Scientists have identified a genetic condition that markedly raises a man’s odds of developing prostate cancer and getting the disease early in life.
Men with the inherited condition called Lynch syndrome face a higher lifetime risk of developing prostate cancer, according to a new study by the University of Michigan Comprehensive Cancer Center. Past studies have shown people with Lynch syndrome have up to an 80 percent lifetime risk of also developing colorectal cancer and are also more likely to be diagnosed with endometrial, gastric, ovarian, urinary tract, pancreatic, and brain tumors.
About 1 in 440 people carry the genetic mutation that causes it, making it one of the most common inherited cancer conditions.
The new findings in prostate cancer suggest younger men who at higher risk be screened for the disease.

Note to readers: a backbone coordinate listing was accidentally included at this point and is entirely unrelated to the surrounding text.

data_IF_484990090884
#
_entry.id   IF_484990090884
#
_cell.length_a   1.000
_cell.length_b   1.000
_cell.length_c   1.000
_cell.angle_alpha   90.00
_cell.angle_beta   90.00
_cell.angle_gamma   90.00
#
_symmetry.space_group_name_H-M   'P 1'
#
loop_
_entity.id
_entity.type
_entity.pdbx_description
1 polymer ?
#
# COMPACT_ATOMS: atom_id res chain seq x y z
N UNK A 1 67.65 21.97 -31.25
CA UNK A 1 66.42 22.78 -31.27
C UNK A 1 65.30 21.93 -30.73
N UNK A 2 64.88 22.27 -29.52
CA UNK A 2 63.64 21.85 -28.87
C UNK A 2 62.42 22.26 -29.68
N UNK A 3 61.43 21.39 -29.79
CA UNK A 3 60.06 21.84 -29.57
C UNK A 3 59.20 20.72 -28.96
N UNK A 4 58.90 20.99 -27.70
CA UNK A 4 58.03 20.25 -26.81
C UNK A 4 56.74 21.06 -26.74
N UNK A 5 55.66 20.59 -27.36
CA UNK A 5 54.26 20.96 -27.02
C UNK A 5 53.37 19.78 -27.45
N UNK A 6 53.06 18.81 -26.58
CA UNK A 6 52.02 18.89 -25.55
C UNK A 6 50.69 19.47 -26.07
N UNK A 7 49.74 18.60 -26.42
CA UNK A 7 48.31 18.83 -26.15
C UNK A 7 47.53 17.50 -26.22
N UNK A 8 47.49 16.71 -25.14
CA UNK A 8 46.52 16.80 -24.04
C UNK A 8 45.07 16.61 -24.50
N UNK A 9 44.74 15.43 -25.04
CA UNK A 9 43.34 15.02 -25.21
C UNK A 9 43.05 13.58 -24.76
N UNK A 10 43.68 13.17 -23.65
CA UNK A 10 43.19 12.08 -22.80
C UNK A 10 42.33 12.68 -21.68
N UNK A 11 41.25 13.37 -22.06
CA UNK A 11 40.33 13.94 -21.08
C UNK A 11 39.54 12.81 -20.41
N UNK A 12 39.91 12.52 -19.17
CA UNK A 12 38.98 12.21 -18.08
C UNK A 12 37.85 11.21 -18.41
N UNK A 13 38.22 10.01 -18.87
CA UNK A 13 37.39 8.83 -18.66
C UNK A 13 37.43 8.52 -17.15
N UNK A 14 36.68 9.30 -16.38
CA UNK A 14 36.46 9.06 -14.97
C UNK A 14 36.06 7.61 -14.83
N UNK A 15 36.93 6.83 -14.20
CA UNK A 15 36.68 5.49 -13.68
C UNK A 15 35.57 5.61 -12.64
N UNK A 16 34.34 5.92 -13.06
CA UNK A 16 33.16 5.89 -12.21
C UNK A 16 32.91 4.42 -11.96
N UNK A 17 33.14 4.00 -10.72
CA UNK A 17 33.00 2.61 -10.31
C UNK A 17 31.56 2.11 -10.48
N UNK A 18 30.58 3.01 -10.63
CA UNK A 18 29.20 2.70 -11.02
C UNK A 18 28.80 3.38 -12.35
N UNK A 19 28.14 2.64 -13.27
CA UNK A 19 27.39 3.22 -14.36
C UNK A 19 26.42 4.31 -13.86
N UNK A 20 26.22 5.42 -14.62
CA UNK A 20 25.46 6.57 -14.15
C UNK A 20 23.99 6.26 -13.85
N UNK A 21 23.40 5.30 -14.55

"For men with an inherited risk factor for prostate cancer, they should still be thinking about prostate cancer screening. Our study suggests men with Lynch syndrome might benefit from regular prostate cancer screening," said lead researcher Victoria M. Raymond, a certified genetic counselor with the University of Michigan's Cancer Genetics Clinic.
For the study, researchers tracked 198 families with a history of cancer enrolled in registries at the University of Michigan Comprehensive Cancer Center or at Dana Farber Cancer Institute. More than 4,100 men were included in this analysis. The results showed men with a mutation linked to Lynch syndrome had a lifetime risk of prostate cancer of 30 percent, compared to 18 percent among the general population. Men aged 20-59 who carried this mutation also faced a higher risk of prostate cancer than the general public.
Results of the study were published online in the Journal of Clinical Oncology.
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